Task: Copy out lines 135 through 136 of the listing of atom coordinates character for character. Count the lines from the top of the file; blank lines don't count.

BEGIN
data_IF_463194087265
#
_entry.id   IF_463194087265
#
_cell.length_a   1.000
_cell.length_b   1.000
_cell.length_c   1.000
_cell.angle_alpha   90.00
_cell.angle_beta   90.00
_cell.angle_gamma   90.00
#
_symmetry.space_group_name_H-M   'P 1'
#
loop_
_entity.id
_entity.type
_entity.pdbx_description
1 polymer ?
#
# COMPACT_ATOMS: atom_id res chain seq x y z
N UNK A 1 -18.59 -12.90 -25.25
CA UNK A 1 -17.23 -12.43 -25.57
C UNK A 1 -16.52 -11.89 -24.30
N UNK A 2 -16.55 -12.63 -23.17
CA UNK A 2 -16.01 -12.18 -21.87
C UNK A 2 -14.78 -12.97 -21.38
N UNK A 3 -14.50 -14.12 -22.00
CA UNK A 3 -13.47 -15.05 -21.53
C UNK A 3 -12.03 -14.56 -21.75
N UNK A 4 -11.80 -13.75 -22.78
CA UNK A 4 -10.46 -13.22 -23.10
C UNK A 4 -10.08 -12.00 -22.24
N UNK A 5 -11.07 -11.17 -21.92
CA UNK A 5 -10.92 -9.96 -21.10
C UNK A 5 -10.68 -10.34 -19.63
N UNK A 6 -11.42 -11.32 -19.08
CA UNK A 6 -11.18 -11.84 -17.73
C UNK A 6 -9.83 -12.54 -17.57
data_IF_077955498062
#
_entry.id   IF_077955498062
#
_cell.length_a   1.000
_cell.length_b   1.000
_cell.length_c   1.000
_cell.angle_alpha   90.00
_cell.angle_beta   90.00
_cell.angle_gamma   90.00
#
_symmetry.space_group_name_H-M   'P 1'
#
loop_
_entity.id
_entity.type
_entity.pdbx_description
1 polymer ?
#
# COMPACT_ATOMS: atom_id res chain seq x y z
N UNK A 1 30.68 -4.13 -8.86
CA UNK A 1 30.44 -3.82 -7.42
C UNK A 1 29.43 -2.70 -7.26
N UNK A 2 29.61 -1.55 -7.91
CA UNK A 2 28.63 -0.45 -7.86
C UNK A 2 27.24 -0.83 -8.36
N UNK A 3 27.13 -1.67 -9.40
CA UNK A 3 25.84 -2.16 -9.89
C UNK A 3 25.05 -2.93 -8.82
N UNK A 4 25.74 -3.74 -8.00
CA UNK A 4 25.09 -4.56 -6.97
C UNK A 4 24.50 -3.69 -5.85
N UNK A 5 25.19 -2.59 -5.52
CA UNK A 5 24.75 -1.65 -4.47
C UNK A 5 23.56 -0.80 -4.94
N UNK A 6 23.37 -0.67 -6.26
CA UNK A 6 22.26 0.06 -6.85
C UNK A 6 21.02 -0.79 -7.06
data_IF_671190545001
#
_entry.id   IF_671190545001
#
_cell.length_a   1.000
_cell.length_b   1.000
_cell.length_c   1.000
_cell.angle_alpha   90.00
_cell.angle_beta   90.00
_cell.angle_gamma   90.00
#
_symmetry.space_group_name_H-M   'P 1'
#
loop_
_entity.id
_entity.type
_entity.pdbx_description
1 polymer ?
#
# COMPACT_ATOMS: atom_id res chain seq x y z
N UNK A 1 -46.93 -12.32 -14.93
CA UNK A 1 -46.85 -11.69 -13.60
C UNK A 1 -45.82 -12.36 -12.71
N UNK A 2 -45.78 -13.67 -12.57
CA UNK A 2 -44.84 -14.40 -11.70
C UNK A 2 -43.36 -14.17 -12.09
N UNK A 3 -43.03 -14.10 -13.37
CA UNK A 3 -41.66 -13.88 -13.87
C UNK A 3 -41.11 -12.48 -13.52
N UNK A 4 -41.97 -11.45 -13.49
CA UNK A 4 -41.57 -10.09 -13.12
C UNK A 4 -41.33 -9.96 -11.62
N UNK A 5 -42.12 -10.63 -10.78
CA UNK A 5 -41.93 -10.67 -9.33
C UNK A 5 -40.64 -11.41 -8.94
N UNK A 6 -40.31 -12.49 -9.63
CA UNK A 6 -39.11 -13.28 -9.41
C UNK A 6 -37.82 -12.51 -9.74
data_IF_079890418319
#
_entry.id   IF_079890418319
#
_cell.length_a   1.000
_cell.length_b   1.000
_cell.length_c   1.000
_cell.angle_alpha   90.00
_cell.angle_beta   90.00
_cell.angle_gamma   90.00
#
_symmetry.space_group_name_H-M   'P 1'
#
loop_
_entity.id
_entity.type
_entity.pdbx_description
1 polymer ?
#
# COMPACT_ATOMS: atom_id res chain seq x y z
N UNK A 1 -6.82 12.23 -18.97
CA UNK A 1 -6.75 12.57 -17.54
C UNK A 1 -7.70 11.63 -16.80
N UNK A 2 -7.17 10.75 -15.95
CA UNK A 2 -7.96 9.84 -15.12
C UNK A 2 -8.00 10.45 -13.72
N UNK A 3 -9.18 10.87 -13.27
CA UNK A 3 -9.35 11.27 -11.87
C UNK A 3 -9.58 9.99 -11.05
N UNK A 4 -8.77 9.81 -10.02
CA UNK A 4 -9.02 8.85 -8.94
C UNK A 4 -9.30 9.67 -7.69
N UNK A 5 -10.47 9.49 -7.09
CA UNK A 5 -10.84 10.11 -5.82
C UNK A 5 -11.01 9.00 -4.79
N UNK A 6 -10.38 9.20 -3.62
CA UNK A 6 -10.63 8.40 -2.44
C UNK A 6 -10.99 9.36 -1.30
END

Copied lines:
N UNK A 1 -6.82 12.23 -18.97
CA UNK A 1 -6.75 12.57 -17.54